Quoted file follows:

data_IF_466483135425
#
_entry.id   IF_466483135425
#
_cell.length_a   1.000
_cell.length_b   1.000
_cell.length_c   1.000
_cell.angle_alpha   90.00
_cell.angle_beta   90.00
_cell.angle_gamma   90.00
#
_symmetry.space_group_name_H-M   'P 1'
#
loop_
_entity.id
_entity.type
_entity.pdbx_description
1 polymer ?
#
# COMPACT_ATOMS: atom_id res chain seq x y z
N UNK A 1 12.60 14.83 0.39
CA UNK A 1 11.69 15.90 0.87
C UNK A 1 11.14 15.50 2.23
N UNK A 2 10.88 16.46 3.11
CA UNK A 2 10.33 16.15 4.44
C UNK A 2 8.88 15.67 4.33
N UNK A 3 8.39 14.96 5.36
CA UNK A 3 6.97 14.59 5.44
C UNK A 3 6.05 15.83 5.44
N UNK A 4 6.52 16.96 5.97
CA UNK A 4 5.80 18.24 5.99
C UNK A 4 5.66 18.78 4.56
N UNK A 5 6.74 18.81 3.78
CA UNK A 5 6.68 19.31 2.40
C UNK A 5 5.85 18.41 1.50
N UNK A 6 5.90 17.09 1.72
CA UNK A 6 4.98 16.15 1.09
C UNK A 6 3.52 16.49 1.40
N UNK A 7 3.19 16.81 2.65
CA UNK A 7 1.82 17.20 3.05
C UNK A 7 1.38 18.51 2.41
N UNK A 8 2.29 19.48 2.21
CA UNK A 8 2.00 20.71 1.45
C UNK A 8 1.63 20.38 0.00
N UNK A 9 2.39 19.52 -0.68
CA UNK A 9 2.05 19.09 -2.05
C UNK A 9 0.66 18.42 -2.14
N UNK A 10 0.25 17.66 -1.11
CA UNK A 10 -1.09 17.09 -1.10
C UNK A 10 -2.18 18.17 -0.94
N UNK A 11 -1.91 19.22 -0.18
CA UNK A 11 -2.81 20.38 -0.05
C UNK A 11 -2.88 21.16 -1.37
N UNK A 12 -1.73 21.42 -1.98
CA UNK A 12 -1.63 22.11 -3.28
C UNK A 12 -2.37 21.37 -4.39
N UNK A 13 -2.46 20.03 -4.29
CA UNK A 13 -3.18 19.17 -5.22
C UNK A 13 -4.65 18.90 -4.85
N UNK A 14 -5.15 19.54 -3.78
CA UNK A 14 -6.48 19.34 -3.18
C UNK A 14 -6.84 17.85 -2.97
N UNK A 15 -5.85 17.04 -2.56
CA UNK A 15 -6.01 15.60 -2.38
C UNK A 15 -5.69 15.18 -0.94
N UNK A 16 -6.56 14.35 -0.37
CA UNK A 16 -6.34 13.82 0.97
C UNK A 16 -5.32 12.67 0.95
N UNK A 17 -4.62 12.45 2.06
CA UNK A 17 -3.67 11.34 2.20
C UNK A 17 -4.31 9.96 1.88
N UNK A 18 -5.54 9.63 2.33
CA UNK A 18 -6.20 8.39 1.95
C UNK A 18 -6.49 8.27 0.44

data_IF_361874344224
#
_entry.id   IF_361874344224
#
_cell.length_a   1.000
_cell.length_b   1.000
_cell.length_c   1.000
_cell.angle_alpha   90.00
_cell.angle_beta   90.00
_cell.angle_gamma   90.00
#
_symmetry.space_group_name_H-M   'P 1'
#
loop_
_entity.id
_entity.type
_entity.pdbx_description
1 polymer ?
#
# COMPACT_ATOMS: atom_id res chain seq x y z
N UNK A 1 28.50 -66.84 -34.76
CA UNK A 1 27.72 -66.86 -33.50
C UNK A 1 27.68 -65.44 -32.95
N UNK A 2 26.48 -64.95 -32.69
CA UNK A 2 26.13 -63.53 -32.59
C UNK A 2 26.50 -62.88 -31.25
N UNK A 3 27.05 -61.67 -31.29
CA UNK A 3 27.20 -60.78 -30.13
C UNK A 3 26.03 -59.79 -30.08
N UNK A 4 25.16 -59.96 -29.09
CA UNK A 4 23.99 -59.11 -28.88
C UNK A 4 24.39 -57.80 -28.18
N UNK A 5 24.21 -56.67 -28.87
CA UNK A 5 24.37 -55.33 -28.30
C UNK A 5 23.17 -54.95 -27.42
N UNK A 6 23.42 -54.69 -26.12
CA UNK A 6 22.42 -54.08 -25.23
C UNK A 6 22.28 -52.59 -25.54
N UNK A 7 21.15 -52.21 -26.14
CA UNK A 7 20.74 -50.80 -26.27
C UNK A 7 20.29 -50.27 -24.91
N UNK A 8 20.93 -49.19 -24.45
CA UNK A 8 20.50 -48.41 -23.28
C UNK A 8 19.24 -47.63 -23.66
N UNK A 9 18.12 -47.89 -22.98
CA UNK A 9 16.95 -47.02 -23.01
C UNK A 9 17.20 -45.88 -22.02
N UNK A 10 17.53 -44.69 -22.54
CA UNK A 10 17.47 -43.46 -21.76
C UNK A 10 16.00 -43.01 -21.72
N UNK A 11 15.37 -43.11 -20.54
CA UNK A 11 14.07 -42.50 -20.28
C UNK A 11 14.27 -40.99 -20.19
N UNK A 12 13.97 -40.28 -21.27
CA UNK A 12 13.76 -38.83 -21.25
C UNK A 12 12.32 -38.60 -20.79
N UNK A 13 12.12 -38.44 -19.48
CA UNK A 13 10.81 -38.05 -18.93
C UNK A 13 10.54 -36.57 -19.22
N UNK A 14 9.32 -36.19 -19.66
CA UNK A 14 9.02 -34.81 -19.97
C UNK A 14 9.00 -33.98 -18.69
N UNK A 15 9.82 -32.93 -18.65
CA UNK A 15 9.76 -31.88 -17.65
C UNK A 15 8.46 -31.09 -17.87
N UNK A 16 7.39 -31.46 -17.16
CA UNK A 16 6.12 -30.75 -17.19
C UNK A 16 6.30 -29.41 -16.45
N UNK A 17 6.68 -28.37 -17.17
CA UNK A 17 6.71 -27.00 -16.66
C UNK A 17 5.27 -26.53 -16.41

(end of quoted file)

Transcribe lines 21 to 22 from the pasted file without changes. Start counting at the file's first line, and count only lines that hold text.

N UNK A 1 12.60 14.83 0.39
CA UNK A 1 11.69 15.90 0.87